Transformers and complexity

Transformers [5] are neural networks built on query, key, value attention using dot-product similarity. Without going into details of how transformers work, the expensive part is the calculation of pairwise similarities between items of a set

or, expressed as a softmax over an attention matrix A,

where X is the set of items, each item represented as vector, and W and V are two weight matrices, which project linearly project the input vectors into a space in which the dot-product similarity is meaningful (in the sense of the task to learn). It is easy to see that this operation is O(N²), which creates troubles in applications where the number of items is big, like images [6][7], videos [8] etc. One strategy is to sparsify interactions and allow each layer to attend to a subset of items only [8], which solves the problem externally and does not touch on the concept of transformers itself.

Two of the most popular attempts to address this problem bear some resemblance to the two different ways (i) and (ii) for decoupling capacity and memory representation in RNNs. However, instead of focusing on presentation size, here the focus is on the calculations and interactions between data items:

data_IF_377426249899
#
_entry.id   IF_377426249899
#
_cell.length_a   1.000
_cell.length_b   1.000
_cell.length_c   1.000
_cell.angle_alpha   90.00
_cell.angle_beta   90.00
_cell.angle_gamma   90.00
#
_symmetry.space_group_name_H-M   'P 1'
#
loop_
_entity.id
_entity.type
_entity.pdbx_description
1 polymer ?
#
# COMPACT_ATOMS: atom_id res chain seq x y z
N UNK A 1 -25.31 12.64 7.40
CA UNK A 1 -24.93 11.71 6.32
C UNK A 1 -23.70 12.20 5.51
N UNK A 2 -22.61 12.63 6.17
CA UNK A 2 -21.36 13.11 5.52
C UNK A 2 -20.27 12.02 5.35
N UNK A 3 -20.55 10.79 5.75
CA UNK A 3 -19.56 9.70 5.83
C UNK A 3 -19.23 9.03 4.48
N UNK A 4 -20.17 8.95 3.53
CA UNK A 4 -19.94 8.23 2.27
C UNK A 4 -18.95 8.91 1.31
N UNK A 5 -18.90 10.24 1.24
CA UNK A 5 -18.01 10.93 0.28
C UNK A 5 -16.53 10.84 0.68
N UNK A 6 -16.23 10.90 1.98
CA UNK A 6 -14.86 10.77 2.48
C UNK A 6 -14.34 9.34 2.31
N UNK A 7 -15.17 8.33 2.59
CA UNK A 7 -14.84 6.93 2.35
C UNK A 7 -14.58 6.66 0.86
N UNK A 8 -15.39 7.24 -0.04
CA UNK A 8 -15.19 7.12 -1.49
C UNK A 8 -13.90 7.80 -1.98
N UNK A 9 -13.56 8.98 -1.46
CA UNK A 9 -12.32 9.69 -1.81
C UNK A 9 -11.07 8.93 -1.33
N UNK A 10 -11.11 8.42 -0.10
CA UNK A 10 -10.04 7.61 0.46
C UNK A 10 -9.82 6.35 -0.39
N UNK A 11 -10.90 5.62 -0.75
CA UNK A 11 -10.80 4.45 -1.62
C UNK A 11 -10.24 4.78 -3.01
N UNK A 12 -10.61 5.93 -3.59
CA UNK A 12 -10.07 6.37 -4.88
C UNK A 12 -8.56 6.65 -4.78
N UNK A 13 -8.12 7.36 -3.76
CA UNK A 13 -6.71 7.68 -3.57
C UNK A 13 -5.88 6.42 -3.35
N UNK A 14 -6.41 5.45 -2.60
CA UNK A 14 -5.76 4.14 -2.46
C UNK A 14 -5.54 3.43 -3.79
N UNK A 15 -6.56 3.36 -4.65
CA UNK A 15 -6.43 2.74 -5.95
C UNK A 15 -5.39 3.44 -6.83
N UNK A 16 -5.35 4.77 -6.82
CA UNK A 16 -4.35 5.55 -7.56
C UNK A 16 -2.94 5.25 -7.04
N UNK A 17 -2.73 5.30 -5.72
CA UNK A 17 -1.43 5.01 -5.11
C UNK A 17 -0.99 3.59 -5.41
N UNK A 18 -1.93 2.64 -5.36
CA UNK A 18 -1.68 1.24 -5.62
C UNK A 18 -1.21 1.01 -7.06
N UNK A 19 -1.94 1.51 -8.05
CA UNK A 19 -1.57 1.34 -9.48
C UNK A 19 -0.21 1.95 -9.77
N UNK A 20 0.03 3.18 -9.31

a) instead of performing the full attention calculations for all item pairs, involving a full attention matrix A, the matrix can be decomposed using a matrix low rank decomposition, which can lead to a more efficient computation [10, 11] and others. The underlying hypothesis is that the attention operation itself is mostly low rank and can be described by a couple of singular values. This is somewhat similar to decomposing the RNN update equation, and thus enforcing a low rank of the dynamic of a dynamic system.

b) A recent paper [12] proposes an alternative approach, somewhat similar to (ii), which externalizes the problem. Instead of allowing all possible pairwise interactions of input items, the interactions are transferred into an external (latent) representation. The “Perceiver” [12], see figure below, allows self-attention only in this low dimensional latent space where attention operations are cheaper. The high-dimensional input space only interacts with the latent representation, never with itself (no self-attention in input space).

The Perceiver, Figure reproduced from [12].